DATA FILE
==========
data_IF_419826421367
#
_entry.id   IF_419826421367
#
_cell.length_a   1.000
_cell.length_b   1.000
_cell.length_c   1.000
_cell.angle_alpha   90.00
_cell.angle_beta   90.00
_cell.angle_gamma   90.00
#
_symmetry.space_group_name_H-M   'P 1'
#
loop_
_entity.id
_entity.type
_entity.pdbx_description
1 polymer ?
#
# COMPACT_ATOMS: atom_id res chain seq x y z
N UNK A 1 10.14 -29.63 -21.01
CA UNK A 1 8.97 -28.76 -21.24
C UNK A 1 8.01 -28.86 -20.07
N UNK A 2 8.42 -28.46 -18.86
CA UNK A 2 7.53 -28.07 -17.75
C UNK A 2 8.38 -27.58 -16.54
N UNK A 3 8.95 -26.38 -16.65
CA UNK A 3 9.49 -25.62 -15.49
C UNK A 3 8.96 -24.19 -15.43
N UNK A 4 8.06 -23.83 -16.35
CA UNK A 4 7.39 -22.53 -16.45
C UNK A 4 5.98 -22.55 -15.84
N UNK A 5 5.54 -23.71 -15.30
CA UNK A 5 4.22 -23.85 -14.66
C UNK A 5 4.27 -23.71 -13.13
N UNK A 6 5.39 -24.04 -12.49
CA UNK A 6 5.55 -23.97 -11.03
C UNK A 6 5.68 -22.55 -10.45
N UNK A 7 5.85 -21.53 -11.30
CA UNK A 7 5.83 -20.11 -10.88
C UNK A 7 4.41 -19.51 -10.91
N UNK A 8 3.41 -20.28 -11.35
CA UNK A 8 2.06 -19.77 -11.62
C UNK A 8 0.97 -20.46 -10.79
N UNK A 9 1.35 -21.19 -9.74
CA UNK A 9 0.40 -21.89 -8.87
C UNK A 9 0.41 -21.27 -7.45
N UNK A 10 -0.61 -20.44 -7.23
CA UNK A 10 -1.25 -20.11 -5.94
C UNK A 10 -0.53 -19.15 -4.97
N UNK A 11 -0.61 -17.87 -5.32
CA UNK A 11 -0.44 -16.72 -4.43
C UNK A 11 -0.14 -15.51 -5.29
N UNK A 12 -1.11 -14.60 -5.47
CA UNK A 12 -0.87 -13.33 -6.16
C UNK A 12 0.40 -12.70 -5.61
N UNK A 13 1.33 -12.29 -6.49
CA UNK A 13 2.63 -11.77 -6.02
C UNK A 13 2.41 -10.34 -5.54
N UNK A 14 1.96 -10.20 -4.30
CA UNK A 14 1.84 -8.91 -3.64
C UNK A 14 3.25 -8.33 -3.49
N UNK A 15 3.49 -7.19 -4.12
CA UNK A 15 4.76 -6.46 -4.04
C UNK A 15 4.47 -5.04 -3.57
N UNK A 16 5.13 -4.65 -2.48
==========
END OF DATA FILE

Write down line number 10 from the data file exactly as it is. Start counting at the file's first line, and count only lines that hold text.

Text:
_cell.angle_gamma   90.00